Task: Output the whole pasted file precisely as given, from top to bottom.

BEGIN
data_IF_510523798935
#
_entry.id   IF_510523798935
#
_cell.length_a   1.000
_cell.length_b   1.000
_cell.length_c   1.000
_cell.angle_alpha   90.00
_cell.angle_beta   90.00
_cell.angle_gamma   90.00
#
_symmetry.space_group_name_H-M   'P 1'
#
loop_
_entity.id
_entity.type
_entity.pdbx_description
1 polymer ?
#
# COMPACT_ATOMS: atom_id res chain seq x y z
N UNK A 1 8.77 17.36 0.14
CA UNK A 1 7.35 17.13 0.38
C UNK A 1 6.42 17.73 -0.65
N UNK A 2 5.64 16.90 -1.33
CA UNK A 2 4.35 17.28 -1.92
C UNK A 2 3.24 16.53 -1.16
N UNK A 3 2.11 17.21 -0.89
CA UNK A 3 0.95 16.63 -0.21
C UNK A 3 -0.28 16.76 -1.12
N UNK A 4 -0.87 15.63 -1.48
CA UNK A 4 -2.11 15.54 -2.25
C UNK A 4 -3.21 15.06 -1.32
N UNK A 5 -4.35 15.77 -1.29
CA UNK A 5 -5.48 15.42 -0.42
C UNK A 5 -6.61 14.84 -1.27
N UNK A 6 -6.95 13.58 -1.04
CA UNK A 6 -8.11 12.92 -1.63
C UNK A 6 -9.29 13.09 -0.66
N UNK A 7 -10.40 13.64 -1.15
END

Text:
data_IF_510523798935
#
_entry.id   IF_510523798935
#
_cell.length_a   1.000
_cell.length_b   1.000
_cell.length_c   1.000
_cell.angle_alpha   90.00
_cell.angle_beta   90.00
_cell.angle_gamma   90.00
#
_symmetry.space_group_name_H-M   'P 1'
#
loop_
_entity.id
_entity.type
_entity.pdbx_description
1 polymer ?
#
# COMPACT_ATOMS: atom_id res chain seq x y z
N UNK A 1 8.77 17.36 0.14
CA UNK A 1 7.35 17.13 0.38
C UNK A 1 6.42 17.73 -0.65
N UNK A 2 5.64 16.90 -1.33
CA UNK A 2 4.35 17.28 -1.92
C UNK A 2 3.24 16.53 -1.16
N UNK A 3 2.11 17.21 -0.89
CA UNK A 3 0.95 16.63 -0.21
C UNK A 3 -0.28 16.76 -1.12
N UNK A 4 -0.87 15.63 -1.48
CA UNK A 4 -2.11 15.54 -2.25
C UNK A 4 -3.21 15.06 -1.32
N UNK A 5 -4.35 15.77 -1.29
CA UNK A 5 -5.48 15.42 -0.42
C UNK A 5 -6.61 14.84 -1.27
N UNK A 6 -6.95 13.58 -1.04
CA UNK A 6 -8.11 12.92 -1.63
C UNK A 6 -9.29 13.09 -0.66
N UNK A 7 -10.40 13.64 -1.15